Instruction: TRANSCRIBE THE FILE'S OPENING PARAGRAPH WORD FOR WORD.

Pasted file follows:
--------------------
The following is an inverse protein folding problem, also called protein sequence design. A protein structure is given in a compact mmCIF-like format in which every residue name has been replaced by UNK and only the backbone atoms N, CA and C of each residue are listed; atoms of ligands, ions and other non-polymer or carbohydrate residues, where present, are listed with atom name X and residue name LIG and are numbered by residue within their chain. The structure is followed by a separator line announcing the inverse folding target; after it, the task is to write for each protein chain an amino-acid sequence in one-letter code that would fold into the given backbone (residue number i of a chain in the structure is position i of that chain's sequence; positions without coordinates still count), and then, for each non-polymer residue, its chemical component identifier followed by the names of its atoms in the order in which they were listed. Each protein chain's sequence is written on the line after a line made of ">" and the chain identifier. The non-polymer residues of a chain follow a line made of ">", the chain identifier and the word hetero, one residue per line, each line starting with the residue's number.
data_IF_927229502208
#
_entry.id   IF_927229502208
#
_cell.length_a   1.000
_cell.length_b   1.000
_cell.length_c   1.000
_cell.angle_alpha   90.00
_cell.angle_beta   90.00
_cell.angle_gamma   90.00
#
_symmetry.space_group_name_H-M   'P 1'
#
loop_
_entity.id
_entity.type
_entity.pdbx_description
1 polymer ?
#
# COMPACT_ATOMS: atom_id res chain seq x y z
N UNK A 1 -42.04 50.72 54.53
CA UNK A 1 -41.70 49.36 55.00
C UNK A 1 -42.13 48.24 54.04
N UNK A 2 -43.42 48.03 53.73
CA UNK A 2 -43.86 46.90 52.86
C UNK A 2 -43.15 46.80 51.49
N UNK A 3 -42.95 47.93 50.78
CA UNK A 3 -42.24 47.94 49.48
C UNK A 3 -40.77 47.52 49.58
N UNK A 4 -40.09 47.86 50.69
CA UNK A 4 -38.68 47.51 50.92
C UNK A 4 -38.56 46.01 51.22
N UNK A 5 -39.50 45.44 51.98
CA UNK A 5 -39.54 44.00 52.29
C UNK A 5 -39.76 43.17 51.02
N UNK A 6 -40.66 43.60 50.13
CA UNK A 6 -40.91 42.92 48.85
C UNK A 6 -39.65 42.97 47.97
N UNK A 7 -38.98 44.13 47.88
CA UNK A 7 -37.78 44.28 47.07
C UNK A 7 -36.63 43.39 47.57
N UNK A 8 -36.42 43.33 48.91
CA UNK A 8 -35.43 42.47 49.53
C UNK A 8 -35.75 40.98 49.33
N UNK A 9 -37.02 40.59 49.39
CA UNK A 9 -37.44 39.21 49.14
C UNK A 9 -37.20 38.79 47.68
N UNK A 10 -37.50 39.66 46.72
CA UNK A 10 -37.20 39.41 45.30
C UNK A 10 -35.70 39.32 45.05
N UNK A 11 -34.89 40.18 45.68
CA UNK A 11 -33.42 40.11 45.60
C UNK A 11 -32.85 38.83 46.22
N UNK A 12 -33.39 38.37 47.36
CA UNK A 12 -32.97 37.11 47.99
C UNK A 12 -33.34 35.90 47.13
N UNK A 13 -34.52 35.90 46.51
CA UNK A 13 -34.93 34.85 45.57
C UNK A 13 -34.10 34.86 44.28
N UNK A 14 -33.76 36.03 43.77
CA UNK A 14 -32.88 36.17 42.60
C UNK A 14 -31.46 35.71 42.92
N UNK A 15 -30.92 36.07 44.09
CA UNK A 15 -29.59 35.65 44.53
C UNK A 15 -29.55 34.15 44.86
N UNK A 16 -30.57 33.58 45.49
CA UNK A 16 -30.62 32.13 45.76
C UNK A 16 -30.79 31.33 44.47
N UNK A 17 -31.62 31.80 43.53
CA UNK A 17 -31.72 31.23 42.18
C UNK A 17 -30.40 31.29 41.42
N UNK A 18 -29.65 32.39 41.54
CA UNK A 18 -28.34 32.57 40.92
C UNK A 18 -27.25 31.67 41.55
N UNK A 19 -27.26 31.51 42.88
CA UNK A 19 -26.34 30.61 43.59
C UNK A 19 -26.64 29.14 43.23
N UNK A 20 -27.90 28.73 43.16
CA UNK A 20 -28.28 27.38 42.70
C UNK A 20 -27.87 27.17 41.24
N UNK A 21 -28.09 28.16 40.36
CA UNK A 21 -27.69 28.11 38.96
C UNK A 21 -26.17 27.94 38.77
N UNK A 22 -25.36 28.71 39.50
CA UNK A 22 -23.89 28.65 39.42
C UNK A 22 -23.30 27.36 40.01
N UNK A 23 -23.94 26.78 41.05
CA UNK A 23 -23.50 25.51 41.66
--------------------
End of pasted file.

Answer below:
The following is an inverse protein folding problem, also called protein sequence design. A protein structure is given in a compact mmCIF-like format in which every residue name has been replaced by UNK and only the backbone atoms N, CA and C of each residue are listed; atoms of ligands, ions and other non-polymer or carbohydrate residues, where present, are listed with atom name X and residue name LIG and are numbered by residue within their chain. The structure is followed by a separator line announcing the inverse folding target; after it, the task is to write for each protein chain an amino-acid sequence in one-letter code that would fold into the given backbone (residue number i of a chain in the structure is position i of that chain's sequence; positions without coordinates still count), and then, for each non-polymer residue, its chemical component identifier followed by the names of its atoms in the order in which they were listed. Each protein chain's sequence is written on the line after a line made of ">" and the chain identifier. The non-polymer residues of a chain follow a line made of ">", the chain identifier and the word hetero, one residue per line, each line starting with the residue's number.